The most recent Toronto blackout is therefore a reminder that the world is not as predictable as we expect. Sometimes unpredictable events happen and have consequences. Yes, we all know that, and yet we get out of bed each morning and get on with the business of the day. The value of the reminder lies in never forgetting how much of the real impact of risk is exogenous, unquantifiable, unpredictable. That sobering consideration tempering our decisions and actions as we carry out the business of the day may well be our last defence against the market risk that threatens…well, the business of the day.

Taleb’s “Ten Principles for a Black Swan Robust World” Financial Times. April 7, 2009 is a short, entertaining and provocative recommendation. <http://www.fooledbyrandomness.com/tenprinciples.pdf&gt;

Thinker’s Arithmetic

In 1784 in Germany, a seven-year old boy, Carl, was enrolled in a typical public school, one of those old schoolhouses where hundreds of poor pupils of varying ability congregate, and are taught by a disagreeable teacher whose primary tool of instruction was the liberal use of his whip: something out of a novel by Charles Dickens. The class was asked to sum all the numbers from 0 to 100, while the teacher probably settled at his desk for a nice long snooze as the pupils patiently pencilled away.

How would one usually approach this problem? Precisely the way that most of the students did:

0 + 1 + 2 + 3 + etc.

Carl, however, discomposed his teacher by announcing a few seconds later that the answer was 5050. He noticed that the numbers formed pairs of 100 i.e. 0 + 100 = 100, 1 + 99 = 100, … 49 + 51 = 100 to a total of 50 pairs. Then there was the single median number 50 which did not form a pair. Now the summing was easy: 50 pairs of 100 makes 5000, plus the median 50 makes 5050. From this simple arithmetical example, we can learn how new ways of seeing can substantially change our preconceived notions of approaching problems. Carl went on to become Carl Friedrich Gauss, one of the greatest mathematicians in history. But is this sort of revelatory insight only reserved for the geniuses of the world? I think not.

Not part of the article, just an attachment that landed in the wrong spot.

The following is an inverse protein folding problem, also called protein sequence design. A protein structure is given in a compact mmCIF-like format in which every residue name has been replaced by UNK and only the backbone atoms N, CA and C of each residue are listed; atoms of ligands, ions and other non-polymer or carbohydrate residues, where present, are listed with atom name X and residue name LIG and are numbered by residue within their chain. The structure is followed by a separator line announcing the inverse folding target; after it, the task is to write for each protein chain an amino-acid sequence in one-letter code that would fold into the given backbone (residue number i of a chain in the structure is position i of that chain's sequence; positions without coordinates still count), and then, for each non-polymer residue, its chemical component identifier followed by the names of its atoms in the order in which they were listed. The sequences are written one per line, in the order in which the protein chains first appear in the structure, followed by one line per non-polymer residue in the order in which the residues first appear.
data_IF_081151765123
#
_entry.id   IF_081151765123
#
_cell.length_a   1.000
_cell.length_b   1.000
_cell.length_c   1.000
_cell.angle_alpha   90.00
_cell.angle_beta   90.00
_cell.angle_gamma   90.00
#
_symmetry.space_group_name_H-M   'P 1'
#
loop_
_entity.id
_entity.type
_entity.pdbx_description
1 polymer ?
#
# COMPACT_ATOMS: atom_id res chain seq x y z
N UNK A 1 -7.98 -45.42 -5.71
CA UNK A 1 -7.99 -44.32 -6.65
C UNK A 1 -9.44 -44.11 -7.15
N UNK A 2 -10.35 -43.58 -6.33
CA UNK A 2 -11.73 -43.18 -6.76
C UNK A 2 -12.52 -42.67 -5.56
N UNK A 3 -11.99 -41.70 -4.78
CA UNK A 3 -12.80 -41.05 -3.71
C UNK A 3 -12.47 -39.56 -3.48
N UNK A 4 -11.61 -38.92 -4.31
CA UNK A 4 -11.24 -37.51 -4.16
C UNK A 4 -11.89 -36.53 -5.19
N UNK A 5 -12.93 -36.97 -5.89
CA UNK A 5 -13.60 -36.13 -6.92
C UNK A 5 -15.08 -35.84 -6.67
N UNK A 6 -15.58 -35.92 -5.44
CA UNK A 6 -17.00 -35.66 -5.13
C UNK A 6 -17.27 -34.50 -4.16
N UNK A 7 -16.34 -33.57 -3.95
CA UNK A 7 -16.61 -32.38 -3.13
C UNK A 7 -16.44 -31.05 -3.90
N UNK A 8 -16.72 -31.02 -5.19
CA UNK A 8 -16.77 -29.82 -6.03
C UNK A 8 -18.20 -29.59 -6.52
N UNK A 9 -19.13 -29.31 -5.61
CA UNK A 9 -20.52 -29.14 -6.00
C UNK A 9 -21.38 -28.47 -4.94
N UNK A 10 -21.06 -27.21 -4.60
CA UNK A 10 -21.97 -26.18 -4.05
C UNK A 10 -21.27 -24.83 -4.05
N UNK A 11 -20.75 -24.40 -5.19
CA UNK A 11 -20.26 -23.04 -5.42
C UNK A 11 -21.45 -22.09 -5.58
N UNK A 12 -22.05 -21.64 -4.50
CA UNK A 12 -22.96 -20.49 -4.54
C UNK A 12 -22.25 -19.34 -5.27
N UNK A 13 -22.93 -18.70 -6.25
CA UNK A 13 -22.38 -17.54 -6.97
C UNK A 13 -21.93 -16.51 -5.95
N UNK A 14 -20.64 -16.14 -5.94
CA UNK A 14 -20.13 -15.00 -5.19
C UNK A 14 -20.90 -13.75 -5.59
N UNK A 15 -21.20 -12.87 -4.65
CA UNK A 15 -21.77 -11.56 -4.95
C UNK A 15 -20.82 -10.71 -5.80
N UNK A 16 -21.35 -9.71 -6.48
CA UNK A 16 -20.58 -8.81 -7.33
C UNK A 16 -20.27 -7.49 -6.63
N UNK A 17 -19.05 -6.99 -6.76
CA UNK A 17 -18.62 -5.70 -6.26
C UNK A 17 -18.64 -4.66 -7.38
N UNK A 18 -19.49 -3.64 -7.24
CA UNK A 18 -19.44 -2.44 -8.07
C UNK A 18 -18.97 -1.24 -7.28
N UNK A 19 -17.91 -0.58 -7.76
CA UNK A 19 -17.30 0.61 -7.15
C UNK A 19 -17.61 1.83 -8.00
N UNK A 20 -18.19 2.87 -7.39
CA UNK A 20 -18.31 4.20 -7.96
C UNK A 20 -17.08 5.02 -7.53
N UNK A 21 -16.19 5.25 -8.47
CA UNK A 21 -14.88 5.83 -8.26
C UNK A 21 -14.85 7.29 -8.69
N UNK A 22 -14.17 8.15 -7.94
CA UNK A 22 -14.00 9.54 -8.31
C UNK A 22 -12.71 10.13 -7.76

Having been a teacher and business coach for many years, I have seen similar moments of insight in my students. Thinking may start with a random thought or observation, but then one needs to grasp that thought and examine it: What does it imply? When is it true? When is it false? How can it be tested? What significance does it have to the problem at hand? In short, we start with a thought and we probe it, sift it through our experiences and learning until it gets converted from a mere thought to an insight. This is thinking.

One of the best ways to think is through the writing of my thought processes. Writing helps me ground my thoughts: they are right there on the page for me to recall, elaborate, modify and hopefully to illuminate. Consider how many interesting casual observations you make in the course of each day. If you were to pick just one of them and spend about 15 – 20 minutes writing about it, sifting through it, and mentally working through it, you have a journal, a record of the idea. Presumably in a class of over a hundred students there must have been at least one other pupil who noted the multiple pairs that added up to 100. Carl, on the other hand, thought through the observation until it yielded an insight. You doubtless have many thoughts and observations each day. Pick one, think through it, and write through it. Every day then becomes a day of discovery.